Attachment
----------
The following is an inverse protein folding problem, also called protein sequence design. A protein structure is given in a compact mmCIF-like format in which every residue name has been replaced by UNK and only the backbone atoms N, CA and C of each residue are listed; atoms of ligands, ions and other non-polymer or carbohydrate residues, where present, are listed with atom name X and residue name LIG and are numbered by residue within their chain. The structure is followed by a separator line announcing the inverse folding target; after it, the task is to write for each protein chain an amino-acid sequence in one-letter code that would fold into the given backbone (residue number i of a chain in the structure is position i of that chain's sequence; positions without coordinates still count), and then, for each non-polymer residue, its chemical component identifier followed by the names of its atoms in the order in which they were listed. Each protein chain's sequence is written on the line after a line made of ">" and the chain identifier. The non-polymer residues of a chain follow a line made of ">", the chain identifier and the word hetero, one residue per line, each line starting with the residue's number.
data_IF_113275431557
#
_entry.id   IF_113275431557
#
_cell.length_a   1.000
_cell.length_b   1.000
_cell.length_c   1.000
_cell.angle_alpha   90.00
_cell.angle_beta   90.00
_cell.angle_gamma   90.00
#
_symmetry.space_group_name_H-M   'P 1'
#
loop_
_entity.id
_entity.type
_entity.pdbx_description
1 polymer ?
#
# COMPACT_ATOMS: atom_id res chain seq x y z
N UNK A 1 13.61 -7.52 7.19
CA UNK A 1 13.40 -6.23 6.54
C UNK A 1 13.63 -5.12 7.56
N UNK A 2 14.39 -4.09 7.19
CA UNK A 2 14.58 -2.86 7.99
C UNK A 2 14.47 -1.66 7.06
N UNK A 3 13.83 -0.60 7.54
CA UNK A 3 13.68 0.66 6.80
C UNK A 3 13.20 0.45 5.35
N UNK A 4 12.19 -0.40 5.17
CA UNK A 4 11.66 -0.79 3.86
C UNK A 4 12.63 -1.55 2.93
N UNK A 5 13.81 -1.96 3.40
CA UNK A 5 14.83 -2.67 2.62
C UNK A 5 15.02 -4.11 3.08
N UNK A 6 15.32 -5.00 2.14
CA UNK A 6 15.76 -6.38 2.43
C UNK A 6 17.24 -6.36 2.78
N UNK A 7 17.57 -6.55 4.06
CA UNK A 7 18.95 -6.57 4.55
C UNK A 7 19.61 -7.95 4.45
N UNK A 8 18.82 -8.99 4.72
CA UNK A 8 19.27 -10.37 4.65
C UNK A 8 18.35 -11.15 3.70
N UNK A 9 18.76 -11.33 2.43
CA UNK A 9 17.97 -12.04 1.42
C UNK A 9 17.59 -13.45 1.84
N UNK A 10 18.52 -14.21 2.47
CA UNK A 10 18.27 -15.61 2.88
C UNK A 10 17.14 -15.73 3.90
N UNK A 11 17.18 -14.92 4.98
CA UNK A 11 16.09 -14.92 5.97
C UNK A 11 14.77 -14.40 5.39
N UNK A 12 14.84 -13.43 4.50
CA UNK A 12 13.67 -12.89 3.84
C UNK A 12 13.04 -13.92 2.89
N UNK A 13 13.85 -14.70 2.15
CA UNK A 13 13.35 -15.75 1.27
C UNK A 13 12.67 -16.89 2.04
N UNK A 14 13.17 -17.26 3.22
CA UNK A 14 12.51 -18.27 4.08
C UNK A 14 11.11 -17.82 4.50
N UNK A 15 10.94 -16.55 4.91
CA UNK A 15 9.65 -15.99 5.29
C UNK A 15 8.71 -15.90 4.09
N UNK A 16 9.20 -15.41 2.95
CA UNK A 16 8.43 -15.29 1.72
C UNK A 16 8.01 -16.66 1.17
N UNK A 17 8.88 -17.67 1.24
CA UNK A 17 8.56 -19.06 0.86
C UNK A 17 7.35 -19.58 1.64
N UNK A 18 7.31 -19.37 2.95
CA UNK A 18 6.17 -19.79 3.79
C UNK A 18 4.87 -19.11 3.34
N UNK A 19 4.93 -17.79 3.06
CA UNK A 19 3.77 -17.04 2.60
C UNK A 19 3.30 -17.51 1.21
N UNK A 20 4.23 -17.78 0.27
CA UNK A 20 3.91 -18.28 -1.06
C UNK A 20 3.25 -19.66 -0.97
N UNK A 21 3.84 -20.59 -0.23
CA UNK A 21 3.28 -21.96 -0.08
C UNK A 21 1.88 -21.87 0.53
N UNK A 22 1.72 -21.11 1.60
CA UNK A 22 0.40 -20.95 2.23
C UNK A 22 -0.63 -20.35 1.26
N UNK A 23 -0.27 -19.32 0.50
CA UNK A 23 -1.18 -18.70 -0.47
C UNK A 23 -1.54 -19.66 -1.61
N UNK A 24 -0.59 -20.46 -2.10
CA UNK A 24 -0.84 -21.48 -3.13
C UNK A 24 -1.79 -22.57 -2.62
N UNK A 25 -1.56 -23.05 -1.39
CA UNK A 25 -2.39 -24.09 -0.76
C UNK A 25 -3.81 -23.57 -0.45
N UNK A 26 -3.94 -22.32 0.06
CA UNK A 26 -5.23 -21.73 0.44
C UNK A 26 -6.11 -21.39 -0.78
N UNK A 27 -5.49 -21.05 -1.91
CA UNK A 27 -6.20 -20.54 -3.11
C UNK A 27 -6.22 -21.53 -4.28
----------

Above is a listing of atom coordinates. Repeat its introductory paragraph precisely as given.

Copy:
The following is an inverse protein folding problem, also called protein sequence design. A protein structure is given in a compact mmCIF-like format in which every residue name has been replaced by UNK and only the backbone atoms N, CA and C of each residue are listed; atoms of ligands, ions and other non-polymer or carbohydrate residues, where present, are listed with atom name X and residue name LIG and are numbered by residue within their chain. The structure is followed by a separator line announcing the inverse folding target; after it, the task is to write for each protein chain an amino-acid sequence in one-letter code that would fold into the given backbone (residue number i of a chain in the structure is position i of that chain's sequence; positions without coordinates still count), and then, for each non-polymer residue, its chemical component identifier followed by the names of its atoms in the order in which they were listed. Each protein chain's sequence is written on the line after a line made of ">" and the chain identifier. The non-polymer residues of a chain follow a line made of ">", the chain identifier and the word hetero, one residue per line, each line starting with the residue's number.